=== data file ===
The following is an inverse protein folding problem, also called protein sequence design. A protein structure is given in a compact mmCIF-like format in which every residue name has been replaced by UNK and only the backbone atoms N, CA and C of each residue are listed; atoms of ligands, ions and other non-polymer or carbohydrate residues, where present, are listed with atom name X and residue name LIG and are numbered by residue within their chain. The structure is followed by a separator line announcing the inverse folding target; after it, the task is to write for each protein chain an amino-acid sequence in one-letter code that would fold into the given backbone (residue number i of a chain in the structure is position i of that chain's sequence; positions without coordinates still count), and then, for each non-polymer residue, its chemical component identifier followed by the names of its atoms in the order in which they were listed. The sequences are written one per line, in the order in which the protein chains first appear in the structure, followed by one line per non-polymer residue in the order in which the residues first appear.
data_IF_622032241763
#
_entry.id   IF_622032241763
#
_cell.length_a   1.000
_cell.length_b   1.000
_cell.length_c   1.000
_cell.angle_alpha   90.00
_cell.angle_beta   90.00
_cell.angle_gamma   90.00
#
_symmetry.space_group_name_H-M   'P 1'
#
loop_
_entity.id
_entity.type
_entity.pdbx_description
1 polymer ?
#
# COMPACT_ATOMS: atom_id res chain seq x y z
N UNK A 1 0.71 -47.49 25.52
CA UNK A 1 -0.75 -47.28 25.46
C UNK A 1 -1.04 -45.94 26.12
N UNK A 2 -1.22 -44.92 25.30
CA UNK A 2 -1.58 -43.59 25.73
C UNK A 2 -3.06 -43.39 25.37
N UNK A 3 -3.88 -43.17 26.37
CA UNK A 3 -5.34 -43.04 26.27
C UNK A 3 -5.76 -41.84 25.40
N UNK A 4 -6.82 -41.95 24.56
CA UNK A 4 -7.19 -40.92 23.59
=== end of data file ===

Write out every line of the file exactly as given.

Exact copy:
The following is an inverse protein folding problem, also called protein sequence design. A protein structure is given in a compact mmCIF-like format in which every residue name has been replaced by UNK and only the backbone atoms N, CA and C of each residue are listed; atoms of ligands, ions and other non-polymer or carbohydrate residues, where present, are listed with atom name X and residue name LIG and are numbered by residue within their chain. The structure is followed by a separator line announcing the inverse folding target; after it, the task is to write for each protein chain an amino-acid sequence in one-letter code that would fold into the given backbone (residue number i of a chain in the structure is position i of that chain's sequence; positions without coordinates still count), and then, for each non-polymer residue, its chemical component identifier followed by the names of its atoms in the order in which they were listed. The sequences are written one per line, in the order in which the protein chains first appear in the structure, followed by one line per non-polymer residue in the order in which the residues first appear.
data_IF_622032241763
#
_entry.id   IF_622032241763
#
_cell.length_a   1.000
_cell.length_b   1.000
_cell.length_c   1.000
_cell.angle_alpha   90.00
_cell.angle_beta   90.00
_cell.angle_gamma   90.00
#
_symmetry.space_group_name_H-M   'P 1'
#
loop_
_entity.id
_entity.type
_entity.pdbx_description
1 polymer ?
#
# COMPACT_ATOMS: atom_id res chain seq x y z
N UNK A 1 0.71 -47.49 25.52
CA UNK A 1 -0.75 -47.28 25.46
C UNK A 1 -1.04 -45.94 26.12
N UNK A 2 -1.22 -44.92 25.30
CA UNK A 2 -1.58 -43.59 25.73
C UNK A 2 -3.06 -43.39 25.37
N UNK A 3 -3.88 -43.17 26.37
CA UNK A 3 -5.34 -43.04 26.27
C UNK A 3 -5.76 -41.84 25.40
N UNK A 4 -6.82 -41.95 24.56
CA UNK A 4 -7.19 -40.92 23.59